Directional Bias For The Day:
- S&P Futures are higher; sideways to down 6:00 PM after gapping up more than 30 points from 5:00 PM close;
- The odds are for an up day with elevated volatility – watch for break below 2831.00 for change of sentiments
- Key economic data due:
- CB Leading Index ( -7.1% est.; prev. 0.1%) at 10:00 AM
Directional Bias Before Open:
- Critical support levels for S&P 500 are 2851.85, 2832.60 and 2806.51
- Critical resistance levels for S&P 500 are 2881.92, 2901.54 and 2929.57
- Key levels for eMini futures: break above 2877.25, the high of 7:00 AM and break below 2831.50, the low of 4:30 PM on Thursday
- On Thursday at 4:00 PM, S&P future (June 2020) closed at 2788.75 and the index closed at 2799.55 – a spread of about -10.75 points; futures closed at 2787.50 for the day; the fair value is +1.25
- Pre-NYSE session open, futures are higher – at 8:45 AM, S&P 500 futures were up by +84.25; Dow by +794 and NASDAQ by +195.00
Markets Around The World
- Markets in the East closed up
- European markets are higher
- Dollar index
- Crude Oil
- 10-yrs yield closed at 0.609%, down from April 14 close of 0.638%;
- 30-years is at 1.210%, down from 1.275%
- 2-years yield is at 0.219% up from 0.211%
- The 10-Year-&-2-Year spread is at 0.390 down from 0.427
- Is at 38.31 down -1.80 from April 16 close; below 5-day SMA;
- Down from all time high of 85.47 on March 18
The trend and patterns on various time frames for S&P 500:
|2-Hour (e-mini future)||
|30-Minute (e-mini future)||
|15-Minute (e-mini future)||
Major U.S. indices closed mixed on Thursday, April 16 in mostly higher volume. Russell 2000, Dow Jones Transportation Average and NYSE Composite were down. Transports traded in lower volume. The price action was muted and NASDAQ was the best performing index with an emerging Morning Star formation.
The stock market closed mixed on Thursday, as investors responded to another round of weak economic data by continuing to buy shares of technology companies while avoiding distressed sectors like financials and energy. The Nasdaq Composite rose 1.7%, while the S&P 500 (+0.6%) and Dow Jones Industrial Average (+0.1%) posted smaller gains. The Russell 2000 declined 0.5%.[…]
These gains contributed the outperformance of the S&P 500 consumer discretionary (+1.9%) and information technology (+1.2%) sectors. The health care sector (+2.2%), though, advanced the most. […]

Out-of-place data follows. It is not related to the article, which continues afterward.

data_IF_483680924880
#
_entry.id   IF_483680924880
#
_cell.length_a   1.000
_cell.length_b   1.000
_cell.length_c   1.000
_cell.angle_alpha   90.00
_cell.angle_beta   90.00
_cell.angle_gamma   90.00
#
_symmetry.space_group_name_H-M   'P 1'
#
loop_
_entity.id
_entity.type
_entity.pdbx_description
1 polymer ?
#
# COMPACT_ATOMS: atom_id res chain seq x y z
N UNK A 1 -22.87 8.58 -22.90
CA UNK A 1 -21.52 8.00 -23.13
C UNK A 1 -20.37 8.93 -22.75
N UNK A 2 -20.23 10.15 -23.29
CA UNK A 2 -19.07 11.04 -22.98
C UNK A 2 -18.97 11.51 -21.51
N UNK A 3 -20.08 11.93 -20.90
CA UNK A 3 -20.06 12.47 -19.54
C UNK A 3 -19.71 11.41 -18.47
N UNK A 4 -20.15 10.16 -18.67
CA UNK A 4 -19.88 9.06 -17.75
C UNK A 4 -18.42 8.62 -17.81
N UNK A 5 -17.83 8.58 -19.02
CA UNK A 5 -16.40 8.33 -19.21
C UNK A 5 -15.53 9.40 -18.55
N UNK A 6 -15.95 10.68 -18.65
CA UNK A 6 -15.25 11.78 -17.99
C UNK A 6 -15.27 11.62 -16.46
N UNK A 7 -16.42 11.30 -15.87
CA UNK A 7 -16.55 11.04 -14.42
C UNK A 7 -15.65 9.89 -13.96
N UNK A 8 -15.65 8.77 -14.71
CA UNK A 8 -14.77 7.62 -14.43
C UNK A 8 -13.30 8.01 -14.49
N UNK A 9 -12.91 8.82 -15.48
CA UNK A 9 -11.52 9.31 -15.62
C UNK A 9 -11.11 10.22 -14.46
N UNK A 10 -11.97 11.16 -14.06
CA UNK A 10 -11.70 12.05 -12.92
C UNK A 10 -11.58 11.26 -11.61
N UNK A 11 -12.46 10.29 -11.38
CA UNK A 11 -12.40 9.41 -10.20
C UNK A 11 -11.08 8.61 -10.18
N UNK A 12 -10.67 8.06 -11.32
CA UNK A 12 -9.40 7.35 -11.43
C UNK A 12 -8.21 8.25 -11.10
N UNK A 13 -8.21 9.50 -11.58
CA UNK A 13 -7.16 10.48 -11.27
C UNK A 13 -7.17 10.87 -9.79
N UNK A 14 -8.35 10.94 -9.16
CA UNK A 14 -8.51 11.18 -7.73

Laggards were found in areas that have underperformed this year, specifically the energy (-4.0%), financials (-1.7%), and industrials (-0.8%) sectors.[…]
U.S. Treasuries continued to show relative strength, pushing yields lower across the curve. The 2-yr yield declined one basis point to 0.19%, and the 10-yr yield declined three basis points to 0.61%. The U.S. Dollar Index increased 0.6% to 100.06. WTI crude declined 0.3% to $19.89/bbl.[…]
• Initial claims for the week ending April 11 were “only” 5.245 million (Briefing.com consensus 5.000 million), down 1.37 million from the prior week. Continuing claims for the week ending April 4, meanwhile, were 11.976 million, up 4.53 million from the prior week.
o The key takeaway from the report is that the labor market is wrecked right now; and gainful employment with gainful income, which is missing for so many, is what is needed to drive an economy that relies heavily on consumer spending.
• Housing starts declined 22.3% m/m in March to a seasonally adjusted annual rate of 1.216 million (Briefing.com consensus 1.300 million). Building permits were down 6.8% m/m to a seasonally adjusted annual rate of 1.353 million (Briefing.com consensus 1.297 million).
o Building permits were better than expected because of increases for multi-unit dwellings, yet the key takeaway for this leading indicator is that permits for single-unit housing were down between 6.4% and 20.2% across all regions.
• The Philadelphia Fed Index for April plunged to -56.6 (lowest since July 1980) from -12.7 in March.